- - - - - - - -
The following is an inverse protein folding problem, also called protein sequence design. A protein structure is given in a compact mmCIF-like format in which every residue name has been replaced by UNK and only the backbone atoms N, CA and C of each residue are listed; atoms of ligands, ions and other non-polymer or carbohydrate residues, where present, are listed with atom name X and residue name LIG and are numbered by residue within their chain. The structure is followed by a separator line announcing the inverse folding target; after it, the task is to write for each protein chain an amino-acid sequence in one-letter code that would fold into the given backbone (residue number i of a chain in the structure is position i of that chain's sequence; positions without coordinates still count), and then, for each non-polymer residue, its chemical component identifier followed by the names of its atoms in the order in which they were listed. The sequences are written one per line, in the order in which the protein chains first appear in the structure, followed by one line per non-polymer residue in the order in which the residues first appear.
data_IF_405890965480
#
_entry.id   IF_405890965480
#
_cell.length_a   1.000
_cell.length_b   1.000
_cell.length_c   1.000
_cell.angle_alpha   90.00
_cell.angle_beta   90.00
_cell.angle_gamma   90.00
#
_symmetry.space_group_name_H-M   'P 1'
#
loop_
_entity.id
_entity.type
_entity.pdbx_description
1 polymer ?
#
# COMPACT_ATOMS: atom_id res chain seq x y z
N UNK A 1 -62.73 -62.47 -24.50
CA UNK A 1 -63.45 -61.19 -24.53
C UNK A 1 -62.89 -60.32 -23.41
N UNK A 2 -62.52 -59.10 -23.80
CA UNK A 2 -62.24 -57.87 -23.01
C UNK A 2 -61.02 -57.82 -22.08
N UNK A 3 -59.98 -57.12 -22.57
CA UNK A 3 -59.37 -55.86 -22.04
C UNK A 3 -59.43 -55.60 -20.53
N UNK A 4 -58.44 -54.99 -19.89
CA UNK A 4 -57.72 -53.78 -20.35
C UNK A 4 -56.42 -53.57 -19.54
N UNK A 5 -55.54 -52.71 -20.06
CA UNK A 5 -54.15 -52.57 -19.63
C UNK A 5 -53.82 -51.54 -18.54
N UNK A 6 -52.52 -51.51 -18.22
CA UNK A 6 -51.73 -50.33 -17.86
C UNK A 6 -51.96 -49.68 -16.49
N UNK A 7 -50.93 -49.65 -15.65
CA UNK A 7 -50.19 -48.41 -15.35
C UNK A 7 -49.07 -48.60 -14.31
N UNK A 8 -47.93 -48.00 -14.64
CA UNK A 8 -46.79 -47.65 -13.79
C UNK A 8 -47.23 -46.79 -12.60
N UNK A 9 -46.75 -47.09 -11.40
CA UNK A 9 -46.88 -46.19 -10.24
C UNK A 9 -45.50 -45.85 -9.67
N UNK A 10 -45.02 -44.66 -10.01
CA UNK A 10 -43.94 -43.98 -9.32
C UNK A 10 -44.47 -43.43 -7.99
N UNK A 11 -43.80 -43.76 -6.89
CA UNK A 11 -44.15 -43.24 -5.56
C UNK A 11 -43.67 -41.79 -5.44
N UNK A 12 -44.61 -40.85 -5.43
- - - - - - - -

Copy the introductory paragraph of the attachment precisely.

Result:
The following is an inverse protein folding problem, also called protein sequence design. A protein structure is given in a compact mmCIF-like format in which every residue name has been replaced by UNK and only the backbone atoms N, CA and C of each residue are listed; atoms of ligands, ions and other non-polymer or carbohydrate residues, where present, are listed with atom name X and residue name LIG and are numbered by residue within their chain. The structure is followed by a separator line announcing the inverse folding target; after it, the task is to write for each protein chain an amino-acid sequence in one-letter code that would fold into the given backbone (residue number i of a chain in the structure is position i of that chain's sequence; positions without coordinates still count), and then, for each non-polymer residue, its chemical component identifier followed by the names of its atoms in the order in which they were listed. The sequences are written one per line, in the order in which the protein chains first appear in the structure, followed by one line per non-polymer residue in the order in which the residues first appear.